Martha Hart, widow of deceased WWE legend Owen Hart, has been conducting a number of interviews with media outlets leading up to tonight's season finale of VICE's Dark Side of the Ring, which will center around Owen's tragic death back in 1999. During an interview with CBS Sports Hart went through the different aspects of the accident that caused Owen to fall more than 80 feet from the rafters of the Kemper Arena in Kansas City during the Over the Edge pay-per-view and repeatedly claimed WWE had cut corners leading up to the spot.
"WWE is a billion-dollar company," Hart said during the interview. "Owen never questioned his safety. He thought for sure they were hiring people that knew what they were doing. He was putting his life in their hands, and they didn't care. They didn't have any regard for Owen's life whatsoever.
WWE lawyer Jerry McDevitt released a statement to CBS Sports after the initial interview was published.
"The reality is, we've never told our side of the story of what happened — at least not outside of court," the statement read. "We told it in court, but when she talks about the way the lawsuit unfolded over the years, it really isn't accurate what she's saying. What she did whenever this happened is, she hired a lawyer in Kansas City who we caught essentially trying to fix the judicial selection process to get a judge that was more to their liking. We caught them and went all the way to the Missouri Supreme Court. The Missouri Supreme Court said, 'No, no, no. We're not going to let that happen.' They essentially appointed an independent judge to come in from outside of Kansas City to oversee the proceedings. We were basically trying to find out what happened that night. Martha was not even remotely interested in finding out what happened that night; she just wanted to used it as a vehicle to beat up a business that she didn't like that her husband was in, the wrestling business."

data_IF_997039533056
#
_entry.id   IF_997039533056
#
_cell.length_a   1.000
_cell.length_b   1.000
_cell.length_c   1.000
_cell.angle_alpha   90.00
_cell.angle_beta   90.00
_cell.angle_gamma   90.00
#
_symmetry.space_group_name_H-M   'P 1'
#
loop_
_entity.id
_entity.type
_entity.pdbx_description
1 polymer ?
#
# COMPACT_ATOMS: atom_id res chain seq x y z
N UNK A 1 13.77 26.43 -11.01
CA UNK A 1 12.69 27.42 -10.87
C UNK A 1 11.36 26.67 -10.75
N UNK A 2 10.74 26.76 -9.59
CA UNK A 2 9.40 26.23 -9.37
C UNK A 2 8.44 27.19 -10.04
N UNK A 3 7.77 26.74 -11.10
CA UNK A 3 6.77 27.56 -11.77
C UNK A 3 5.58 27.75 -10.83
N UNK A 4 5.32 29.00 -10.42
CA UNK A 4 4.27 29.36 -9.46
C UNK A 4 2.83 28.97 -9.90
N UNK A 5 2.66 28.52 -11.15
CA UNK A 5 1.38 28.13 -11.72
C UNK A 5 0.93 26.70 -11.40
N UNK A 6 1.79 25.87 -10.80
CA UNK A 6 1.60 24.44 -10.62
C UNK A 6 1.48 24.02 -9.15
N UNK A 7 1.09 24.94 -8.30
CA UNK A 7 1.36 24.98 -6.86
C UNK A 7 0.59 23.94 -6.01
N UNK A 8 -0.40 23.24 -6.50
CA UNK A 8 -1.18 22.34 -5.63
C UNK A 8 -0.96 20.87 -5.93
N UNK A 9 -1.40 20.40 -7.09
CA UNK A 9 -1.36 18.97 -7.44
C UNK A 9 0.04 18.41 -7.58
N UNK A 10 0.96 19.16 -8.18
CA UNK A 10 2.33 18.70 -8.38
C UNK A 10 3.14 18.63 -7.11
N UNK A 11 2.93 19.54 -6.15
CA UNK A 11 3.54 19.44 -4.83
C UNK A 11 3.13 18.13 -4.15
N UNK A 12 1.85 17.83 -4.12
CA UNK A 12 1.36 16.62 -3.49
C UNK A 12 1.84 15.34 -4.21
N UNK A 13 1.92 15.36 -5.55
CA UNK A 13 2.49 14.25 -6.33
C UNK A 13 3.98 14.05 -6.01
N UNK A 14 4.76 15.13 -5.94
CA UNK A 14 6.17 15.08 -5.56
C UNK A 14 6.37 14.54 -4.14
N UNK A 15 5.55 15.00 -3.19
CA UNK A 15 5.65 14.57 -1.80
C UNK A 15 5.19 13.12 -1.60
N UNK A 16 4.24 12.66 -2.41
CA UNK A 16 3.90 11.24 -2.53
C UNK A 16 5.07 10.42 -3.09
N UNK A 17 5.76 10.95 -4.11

In a separate interview with ComicBook.com, Hart explained why she won't allow Owen to be inducted into the WWE Hall of Fame.
"There's always been this talk that, 'Oh, we want to put Owen in the Hall of Fame.' Their Hall of Fame? They don't even have a Hallway of Fame," Hart said. "It doesn't exist. There's nothing. It's a fake entity. There's nothing real or tangible. It's just an event they have to make money. They put it on TV and have a celebration, and it's just so ridiculous. I would never even entertain it. It's garbage."
Disclosure: ComicBook is owned by CBS Interactive, a division of ViacomCBS.